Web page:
Human: Is the wildness a force?
Dr Beetle: The wildness a forceful method (or set of methods). It feels forceful because its participants (animals, plants, earth) work together so efficiently and strongly. They combine to give nature a shared theme called wildness. Therefore, the wildness is not an item on its own, but arises as the voice of a multitude of species when they work together within its system. It is a bit like the human 'economy', which is something that you cannot actually point at, but arises when people work together according to a certain system.
Human: What is the difference between the wildness and wilderness?
Dr Beetle: The wilderness is a place that humans have not influenced, while wildness is the method at work in that place. In a wilderness, you can feel the strength of the wildness at its peak. But the wildness also exists outside these wilderness areas. It is a method that surrounds us all, lives.within us, and can be found even within a city (where admittedly, it does feel a bit thin). It is anything that is untamed, true and direct.
Human: How does an animal join the wildness?
Dr Beetle: An animal becomes wild by joining with the other components in nature. It must remain receptive and open to natural influences all the way to the centre of its being. Such levels of commitment allow the development of 'instincts', which are codes of behavior learnt in trust and partnership with nature. The animal becomes 'one' with nature.
Human: How can a human become wild?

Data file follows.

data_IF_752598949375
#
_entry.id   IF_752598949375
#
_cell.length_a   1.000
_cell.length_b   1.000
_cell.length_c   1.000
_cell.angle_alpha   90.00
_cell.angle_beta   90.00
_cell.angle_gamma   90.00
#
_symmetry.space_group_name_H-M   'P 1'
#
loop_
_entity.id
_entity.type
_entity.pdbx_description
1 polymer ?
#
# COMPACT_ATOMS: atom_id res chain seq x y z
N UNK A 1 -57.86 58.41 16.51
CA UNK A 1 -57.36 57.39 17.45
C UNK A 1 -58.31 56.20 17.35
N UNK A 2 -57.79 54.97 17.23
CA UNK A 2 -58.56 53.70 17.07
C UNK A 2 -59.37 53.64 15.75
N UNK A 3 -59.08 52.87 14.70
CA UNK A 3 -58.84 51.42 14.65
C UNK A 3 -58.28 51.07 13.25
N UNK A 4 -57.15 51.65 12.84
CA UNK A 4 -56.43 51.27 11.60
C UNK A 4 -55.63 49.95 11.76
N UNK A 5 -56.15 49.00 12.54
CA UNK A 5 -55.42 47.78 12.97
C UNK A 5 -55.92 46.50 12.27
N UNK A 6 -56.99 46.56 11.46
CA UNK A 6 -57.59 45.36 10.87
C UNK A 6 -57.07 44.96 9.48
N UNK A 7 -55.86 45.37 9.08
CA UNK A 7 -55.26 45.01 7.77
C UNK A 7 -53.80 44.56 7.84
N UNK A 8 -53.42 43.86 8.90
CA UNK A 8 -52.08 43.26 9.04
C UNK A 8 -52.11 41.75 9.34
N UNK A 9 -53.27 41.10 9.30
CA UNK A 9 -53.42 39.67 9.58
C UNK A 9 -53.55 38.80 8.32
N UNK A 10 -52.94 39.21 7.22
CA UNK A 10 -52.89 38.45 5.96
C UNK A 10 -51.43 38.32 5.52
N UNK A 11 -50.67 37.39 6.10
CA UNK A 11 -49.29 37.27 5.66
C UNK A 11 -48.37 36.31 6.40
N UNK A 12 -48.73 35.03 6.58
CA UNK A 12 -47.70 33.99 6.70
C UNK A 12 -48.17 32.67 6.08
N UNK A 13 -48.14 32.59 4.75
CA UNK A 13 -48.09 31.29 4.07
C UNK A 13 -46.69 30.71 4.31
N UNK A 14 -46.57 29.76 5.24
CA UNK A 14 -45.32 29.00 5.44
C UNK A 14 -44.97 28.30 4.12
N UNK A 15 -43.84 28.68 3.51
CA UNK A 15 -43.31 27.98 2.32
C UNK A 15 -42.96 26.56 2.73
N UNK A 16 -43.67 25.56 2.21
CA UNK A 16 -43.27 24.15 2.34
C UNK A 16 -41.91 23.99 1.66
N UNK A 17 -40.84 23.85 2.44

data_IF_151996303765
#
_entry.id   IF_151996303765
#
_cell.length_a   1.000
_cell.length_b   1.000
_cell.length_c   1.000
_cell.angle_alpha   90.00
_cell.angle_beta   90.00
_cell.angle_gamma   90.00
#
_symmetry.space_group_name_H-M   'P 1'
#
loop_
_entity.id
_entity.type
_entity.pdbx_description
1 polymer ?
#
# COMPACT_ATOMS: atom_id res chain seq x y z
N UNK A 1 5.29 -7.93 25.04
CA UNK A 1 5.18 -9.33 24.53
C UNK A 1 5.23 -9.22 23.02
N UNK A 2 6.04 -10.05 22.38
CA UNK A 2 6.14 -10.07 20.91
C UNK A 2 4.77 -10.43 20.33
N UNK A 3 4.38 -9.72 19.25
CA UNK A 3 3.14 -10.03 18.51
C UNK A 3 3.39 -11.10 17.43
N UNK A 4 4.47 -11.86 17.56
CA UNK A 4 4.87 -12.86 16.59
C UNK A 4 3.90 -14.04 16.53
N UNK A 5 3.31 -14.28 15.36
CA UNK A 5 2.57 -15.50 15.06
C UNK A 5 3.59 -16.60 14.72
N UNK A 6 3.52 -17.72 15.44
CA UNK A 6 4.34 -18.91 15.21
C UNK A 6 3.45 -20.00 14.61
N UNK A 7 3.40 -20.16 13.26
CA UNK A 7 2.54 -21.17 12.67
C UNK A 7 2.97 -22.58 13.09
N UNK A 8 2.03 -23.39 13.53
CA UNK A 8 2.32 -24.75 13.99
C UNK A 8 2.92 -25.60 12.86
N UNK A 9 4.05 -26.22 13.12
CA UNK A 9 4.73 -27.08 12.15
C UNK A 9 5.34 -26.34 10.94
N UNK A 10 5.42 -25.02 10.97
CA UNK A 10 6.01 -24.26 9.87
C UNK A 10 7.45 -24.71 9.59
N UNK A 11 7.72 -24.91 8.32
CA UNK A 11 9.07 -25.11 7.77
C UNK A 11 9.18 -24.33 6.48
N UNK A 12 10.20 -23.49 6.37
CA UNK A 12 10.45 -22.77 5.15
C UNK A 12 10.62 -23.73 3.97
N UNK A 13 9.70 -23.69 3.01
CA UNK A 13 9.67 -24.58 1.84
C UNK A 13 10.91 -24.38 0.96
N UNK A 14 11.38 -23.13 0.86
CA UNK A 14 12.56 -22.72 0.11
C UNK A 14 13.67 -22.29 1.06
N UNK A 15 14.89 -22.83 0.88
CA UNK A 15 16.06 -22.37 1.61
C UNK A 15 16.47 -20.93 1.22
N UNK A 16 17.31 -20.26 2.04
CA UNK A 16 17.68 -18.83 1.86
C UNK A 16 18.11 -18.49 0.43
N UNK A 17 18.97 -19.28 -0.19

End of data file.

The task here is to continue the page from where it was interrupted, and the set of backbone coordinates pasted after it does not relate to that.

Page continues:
Dr Beetle: To become wild, the level of joining to the ways of nature must be complete. Therefore, you must open your mind and soul to the land and its creatures until you feel a part of them. You cannot remain trapped inside a human box of illusion, but must venture out. Like a tame lion released back into the wild, the mind has to lose its taught thought processes, and listen to what is real in nature. The wildness cannot be seen properly through artificial or shielded minds.
Human: Wouldn't humans be even worse creatures if they were wild?
Dr Beetle: Where did you get this from? From the biologists that got it wrong (see Biology Blast)?
Human: Isn't evolution 'survival of the fittest'
Dr Beetle: No, evolution is 'survival of the wildest'. Therefore, the doom and gloom being reasoned out of evolution by biologists today is wrong. In truth, evolution produces harmony, diversity and beauty in nature, not a few selfish victors. Survival of the fittest implies it is strong to be a fit competitor to the exclusion of others. But to be wild, it is more important to have good instincts, and to be open enough to sense the information coursing through your world.
Human: But I saw a nature documentary where a lion killed a baby antelope.
Dr Beetle: Most 'nature' documentaries are skewed to show people what they currently want to see. They concentrate on a few of the 'action' species, or film for weeks to get the most gruesome snippets so that humans can go 'tut tut'. The lion may seem to epitomize 'survival of the fittest', but in nature the antelope lineage is actually more successful than the big cat lineage. It has more species, higher population and wider habitat range. But really, both animal lineages are successful in their own way because they are wild. If you look more closely at predators, including the lion, you will find that they all have adaptations and skills designed to make the killing of their prey as swift and gentle as possible. So do not fear or judge nature's ways through a shielded mind. There are still more stronger and admirable reasons in nature for humans to find and realise than biology and nature documentaries currently depict. (Posted December 2000)
Human: Does the wildness exist?
Dr Beetle: All animals, plants and
earth outside human influence are
wild. Together, they make up 'The
Human: What is the wildness?
Dr Beetle: The wildness is the
highest level of organization found
in nature. It is like a medium or set of parsimonious methods in
which everything in nature flows
most capably. The wildness
is nature humming along.